"I didn't know that there weren't opportunities to play until I learned about Title IX in high school," she says. "My generation didn't think there was a difference between men and women athletes or that it was a privilege for us to play. We thought it was normal."
Along with one of her players, Ilyssa Meyer '13, McDevitt visited the White House over the summer to celebrate the 40th anniversary of the landmark act. "I'm ultra-aware of the opportunities I've been given, and I try to make my kids aware of them too," says McDevitt, who was voted NCAC coach of the year in 2012. "I couldn't imagine my life without sports. It wouldn't be as fulfilling or complete without the opportunity to teach and coach and compete."
Keeping up with Title IX
To comply with Title IX, a school must meet one of the following three criteria: An institution must have roughly the same percentage of female athletes as it has female undergraduates, a continuing history of expanding athletic opportunities for the underrepresented gender, or a full accommodation of the athletic interests and abilities of its student body.
"I think about Title IX every day," says Natalie Winkelfoos, Oberlin's interim Delta Lodge Director of Athletics and Physical Education. "My role includes making sure that women are being treated fairly and that there's gender equity within the department. For example, if there were to be a concern over locker room space — that men have a better situation — I would need to examine the issue. We must provide the same opportunities for women as we do for men. Title IX affects a lot of things — money, space, personnel, and facility access."
Money is an especially divisive issue on campuses with big, revenue-driving sports like football. While a Division I football program may generate millions of dollars, hefty budgets are needed to fund scholarships, top-notch facilities, travel, and uniforms. Rather than trim popular programs to expand women's sports, some universities have cut less-popular men's sports, like wrestling and swimming, which has led to a Title IX backlash.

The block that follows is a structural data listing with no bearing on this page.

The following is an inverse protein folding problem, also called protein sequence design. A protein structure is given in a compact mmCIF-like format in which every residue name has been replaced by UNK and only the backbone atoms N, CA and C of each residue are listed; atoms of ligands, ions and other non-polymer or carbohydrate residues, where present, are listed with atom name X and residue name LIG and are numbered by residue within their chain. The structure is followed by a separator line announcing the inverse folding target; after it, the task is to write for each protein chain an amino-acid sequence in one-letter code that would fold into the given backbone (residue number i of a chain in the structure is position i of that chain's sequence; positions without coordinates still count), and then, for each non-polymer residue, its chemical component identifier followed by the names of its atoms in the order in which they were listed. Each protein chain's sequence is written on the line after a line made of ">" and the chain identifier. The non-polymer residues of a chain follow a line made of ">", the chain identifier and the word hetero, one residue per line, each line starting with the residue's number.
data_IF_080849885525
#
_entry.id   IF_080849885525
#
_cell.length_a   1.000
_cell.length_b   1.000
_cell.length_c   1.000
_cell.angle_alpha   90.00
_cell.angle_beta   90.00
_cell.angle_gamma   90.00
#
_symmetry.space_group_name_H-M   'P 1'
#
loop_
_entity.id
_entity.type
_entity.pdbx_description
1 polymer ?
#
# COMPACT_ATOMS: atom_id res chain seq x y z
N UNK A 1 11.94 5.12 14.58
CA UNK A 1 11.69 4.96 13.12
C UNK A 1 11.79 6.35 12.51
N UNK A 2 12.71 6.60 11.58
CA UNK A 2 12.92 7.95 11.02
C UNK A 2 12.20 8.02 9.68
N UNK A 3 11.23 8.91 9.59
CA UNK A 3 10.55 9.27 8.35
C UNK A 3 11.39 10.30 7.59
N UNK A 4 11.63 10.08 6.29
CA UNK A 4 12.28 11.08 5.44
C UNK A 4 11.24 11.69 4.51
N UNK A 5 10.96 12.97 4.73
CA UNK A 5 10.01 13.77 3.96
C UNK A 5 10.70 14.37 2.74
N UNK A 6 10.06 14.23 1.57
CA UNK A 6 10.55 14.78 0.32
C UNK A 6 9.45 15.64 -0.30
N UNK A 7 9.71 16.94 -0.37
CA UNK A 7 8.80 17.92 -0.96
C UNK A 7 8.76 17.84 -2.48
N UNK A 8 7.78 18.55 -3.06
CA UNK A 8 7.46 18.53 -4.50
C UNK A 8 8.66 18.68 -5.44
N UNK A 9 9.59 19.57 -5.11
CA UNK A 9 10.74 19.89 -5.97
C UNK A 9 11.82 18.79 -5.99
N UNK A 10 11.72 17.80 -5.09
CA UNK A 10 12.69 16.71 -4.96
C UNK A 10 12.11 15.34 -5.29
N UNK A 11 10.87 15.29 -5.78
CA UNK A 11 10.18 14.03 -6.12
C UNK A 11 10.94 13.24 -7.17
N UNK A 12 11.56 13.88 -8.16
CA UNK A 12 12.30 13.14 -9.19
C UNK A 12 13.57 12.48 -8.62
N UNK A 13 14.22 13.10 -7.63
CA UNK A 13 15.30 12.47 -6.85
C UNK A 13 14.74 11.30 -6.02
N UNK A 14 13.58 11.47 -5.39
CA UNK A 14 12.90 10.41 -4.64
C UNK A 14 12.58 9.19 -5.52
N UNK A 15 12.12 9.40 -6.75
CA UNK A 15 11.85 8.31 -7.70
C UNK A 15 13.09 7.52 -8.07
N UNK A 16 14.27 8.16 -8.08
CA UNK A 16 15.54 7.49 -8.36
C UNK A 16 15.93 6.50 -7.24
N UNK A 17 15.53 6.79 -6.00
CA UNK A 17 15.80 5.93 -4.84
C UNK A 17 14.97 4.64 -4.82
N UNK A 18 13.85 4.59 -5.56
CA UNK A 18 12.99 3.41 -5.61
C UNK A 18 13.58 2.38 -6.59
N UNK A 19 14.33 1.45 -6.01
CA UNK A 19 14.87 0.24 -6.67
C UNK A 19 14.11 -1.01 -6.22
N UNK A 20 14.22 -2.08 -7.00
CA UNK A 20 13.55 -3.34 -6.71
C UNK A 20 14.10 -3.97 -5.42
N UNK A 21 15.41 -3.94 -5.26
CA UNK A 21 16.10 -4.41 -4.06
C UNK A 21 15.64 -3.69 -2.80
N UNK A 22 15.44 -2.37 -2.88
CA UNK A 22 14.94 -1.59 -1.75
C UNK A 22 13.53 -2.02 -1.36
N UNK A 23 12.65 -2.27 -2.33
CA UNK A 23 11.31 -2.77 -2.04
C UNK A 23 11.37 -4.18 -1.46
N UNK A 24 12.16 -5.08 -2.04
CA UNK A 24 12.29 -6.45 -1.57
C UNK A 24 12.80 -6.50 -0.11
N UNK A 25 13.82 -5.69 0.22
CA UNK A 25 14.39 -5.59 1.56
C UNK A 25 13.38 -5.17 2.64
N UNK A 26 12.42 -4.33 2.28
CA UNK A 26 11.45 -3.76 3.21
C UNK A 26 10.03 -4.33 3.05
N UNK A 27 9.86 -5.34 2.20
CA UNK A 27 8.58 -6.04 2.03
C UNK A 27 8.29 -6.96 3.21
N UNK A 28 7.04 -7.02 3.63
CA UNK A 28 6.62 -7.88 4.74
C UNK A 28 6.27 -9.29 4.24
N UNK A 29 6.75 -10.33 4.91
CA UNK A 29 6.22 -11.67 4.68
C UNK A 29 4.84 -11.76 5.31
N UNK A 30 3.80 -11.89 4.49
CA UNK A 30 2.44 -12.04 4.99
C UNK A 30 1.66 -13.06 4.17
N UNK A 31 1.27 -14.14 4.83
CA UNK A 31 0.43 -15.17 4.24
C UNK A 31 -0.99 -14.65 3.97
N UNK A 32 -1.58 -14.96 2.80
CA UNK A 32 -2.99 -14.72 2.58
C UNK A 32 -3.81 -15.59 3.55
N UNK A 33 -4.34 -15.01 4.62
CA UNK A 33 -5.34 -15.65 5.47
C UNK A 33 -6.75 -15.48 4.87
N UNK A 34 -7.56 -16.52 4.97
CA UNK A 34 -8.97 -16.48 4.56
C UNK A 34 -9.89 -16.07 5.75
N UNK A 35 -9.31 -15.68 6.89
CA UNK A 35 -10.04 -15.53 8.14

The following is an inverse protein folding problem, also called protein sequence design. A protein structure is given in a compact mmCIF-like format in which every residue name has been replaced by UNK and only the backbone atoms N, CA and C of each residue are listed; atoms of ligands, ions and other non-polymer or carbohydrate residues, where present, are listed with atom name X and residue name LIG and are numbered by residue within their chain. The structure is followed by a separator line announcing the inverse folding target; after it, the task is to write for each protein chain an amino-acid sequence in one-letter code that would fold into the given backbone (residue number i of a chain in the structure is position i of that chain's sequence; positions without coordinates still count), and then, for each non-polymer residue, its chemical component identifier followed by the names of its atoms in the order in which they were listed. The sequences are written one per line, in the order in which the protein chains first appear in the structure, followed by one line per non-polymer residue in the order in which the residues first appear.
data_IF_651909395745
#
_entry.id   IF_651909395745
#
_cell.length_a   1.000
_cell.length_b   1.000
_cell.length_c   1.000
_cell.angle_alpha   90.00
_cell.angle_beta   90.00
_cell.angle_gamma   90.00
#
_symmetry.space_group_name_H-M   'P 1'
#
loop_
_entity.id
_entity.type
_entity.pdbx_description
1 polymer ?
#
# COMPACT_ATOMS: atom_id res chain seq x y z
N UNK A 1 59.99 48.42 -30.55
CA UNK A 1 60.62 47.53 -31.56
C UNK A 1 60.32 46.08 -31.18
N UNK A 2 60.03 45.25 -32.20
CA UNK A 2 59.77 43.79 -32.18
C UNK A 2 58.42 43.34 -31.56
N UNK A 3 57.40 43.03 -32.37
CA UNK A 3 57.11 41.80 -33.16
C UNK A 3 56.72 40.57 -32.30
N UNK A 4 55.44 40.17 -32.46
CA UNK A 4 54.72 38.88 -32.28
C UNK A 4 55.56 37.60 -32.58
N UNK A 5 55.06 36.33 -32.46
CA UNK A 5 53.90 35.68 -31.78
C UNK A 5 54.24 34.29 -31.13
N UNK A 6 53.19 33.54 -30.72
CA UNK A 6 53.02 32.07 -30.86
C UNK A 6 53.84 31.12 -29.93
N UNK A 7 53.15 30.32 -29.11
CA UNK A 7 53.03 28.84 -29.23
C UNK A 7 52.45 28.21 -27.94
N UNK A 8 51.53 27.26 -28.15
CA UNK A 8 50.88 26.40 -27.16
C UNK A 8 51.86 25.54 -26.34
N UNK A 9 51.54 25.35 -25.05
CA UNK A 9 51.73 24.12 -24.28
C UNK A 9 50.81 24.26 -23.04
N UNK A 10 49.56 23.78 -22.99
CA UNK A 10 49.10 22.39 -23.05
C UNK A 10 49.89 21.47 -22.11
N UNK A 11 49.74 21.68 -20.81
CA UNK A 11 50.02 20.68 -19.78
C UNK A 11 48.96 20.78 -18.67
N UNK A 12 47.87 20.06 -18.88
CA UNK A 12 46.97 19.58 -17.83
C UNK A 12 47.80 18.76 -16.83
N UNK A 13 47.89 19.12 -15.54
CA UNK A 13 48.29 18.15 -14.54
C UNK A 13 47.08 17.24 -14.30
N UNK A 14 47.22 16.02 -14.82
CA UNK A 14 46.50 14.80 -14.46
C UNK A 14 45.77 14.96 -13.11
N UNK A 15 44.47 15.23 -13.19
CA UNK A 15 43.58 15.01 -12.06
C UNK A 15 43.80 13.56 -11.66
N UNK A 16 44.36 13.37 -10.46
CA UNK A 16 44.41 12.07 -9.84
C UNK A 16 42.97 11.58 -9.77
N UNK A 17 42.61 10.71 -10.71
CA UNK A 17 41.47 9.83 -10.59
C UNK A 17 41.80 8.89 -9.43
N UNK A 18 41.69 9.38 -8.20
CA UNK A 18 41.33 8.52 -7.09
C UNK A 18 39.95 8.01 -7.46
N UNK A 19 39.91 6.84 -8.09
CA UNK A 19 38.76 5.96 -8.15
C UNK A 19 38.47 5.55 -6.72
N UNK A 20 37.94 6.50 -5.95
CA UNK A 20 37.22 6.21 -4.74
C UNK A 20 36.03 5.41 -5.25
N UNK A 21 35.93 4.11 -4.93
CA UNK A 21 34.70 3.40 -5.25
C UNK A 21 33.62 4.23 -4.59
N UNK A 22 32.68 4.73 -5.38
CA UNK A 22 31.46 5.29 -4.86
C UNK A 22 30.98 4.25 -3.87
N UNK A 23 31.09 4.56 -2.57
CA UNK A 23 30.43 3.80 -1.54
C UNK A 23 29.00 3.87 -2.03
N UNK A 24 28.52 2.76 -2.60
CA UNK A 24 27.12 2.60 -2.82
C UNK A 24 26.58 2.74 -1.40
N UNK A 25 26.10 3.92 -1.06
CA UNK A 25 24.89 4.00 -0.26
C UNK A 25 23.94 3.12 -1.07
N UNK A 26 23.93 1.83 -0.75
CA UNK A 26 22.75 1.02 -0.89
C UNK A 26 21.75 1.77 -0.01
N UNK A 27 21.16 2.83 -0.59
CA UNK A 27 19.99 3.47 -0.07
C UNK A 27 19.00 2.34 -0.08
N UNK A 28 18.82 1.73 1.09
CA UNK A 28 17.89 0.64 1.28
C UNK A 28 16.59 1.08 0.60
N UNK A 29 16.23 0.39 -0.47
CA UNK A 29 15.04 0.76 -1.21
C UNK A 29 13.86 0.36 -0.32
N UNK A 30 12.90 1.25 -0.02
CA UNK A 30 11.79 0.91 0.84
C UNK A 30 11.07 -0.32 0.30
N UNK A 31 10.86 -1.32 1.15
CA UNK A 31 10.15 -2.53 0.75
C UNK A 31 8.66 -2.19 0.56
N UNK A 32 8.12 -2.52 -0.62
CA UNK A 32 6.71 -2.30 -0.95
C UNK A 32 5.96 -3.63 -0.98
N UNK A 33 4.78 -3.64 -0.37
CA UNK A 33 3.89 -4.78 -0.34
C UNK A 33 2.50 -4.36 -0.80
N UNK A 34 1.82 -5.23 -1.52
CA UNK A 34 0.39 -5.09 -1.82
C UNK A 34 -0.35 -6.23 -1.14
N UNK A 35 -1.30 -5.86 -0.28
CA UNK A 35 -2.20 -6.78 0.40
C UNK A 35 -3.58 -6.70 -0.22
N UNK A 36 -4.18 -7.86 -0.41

At a Division III school like Oberlin, where athletic scholarships aren't an issue and football games don't pack in 90,000 spectators, sharing the budget pie isn't as contentious. In fact, says Winkelfoos, Oberlin's male coaches go out of their way to support women's sports by attending games and urging male athletes to attend women's games. "I can't imagine what it would be like to not have women's sports," says longtime Oberlin head football coach Jeff Ramsey, who's married to a former college volleyball player. "My father was a football coach, and I have two older sisters. The oldest always wanted to play tennis and it was difficult for her to do that….People should be able to do what they want to do in terms of educational opportunities. I think it's a shame that it took until 1972 to make this happen."
Today there are 11 women's teams and 11 men's teams at Oberlin. Last year, of the 369 athletes (not counting intramural or club team participants) on campus, 208 were men and 161 were women (some participate in more than one sport.) Though it's a small percentage of Oberlin's 2,959 students, athletics can be a life-changing experience for those who participate.
"Sports has shaped me as a person," says Sarah Orbuch '14, who plays soccer and lacrosse. "As I've gotten older it keeps me grounded and focuses me. Sports participation makes you feel like an equal to the guys, and if you feel like an equal in any sport, why shouldn't you feel that in the workforce or the classroom?"
A few months after Dick Michaels defied the official rules of the Ohio Athletic Conference by letting women run in a men's meet, he was called to Ohio Wesleyan for a grievance hearing.
Michaels, along with Oberlin's athletic director and faculty athletics representative, were greeted at Ohio Wesleyan by pro-Michaels Oberlin students armed with protest signs and by reporters from across the country.
"It was a big stink," says Michaels, who went into the meeting and was told, "Just don't do this again." His reply? "I am going to do it again, and I'll do it next fall." That summer, the word "male" was removed from the Ohio Conference Bylaws, which had stated: "Every bona fide male undergraduate student of a member college is eligible to represent his college in intercollegiate athletic competition in sports controlled by the Conference subject to the provisions of other Rules of Eligibility of the Conference."
So why did Michaels take a stand? "I wanted to treat our students and our athletes as if they were my own kids. So I asked, 'Would I want my daughter to be included in sports?' Of course. It didn't have to do with any overriding philosophy or anything. It just happened to be the way I thought things should happen."
If events had turned out differently that day, says Lee Matovcik, who went on to earn a PhD and a law degree, "it would have changed my entire world view of what was possible. "It made me see that it was possible to be on an equal playing field and work toward equal rights. The alternative would have been dreadful; it would have been society, the world, Oberlin saying, 'you can't do this, you're not allowed.' That's something I would have taken forward the rest of my life." •
Anne Stein is a Chicago-based journalist and former bike racer who specializes in sports features. She has written extensively about Title IX for the Chicago Tribune and other publications.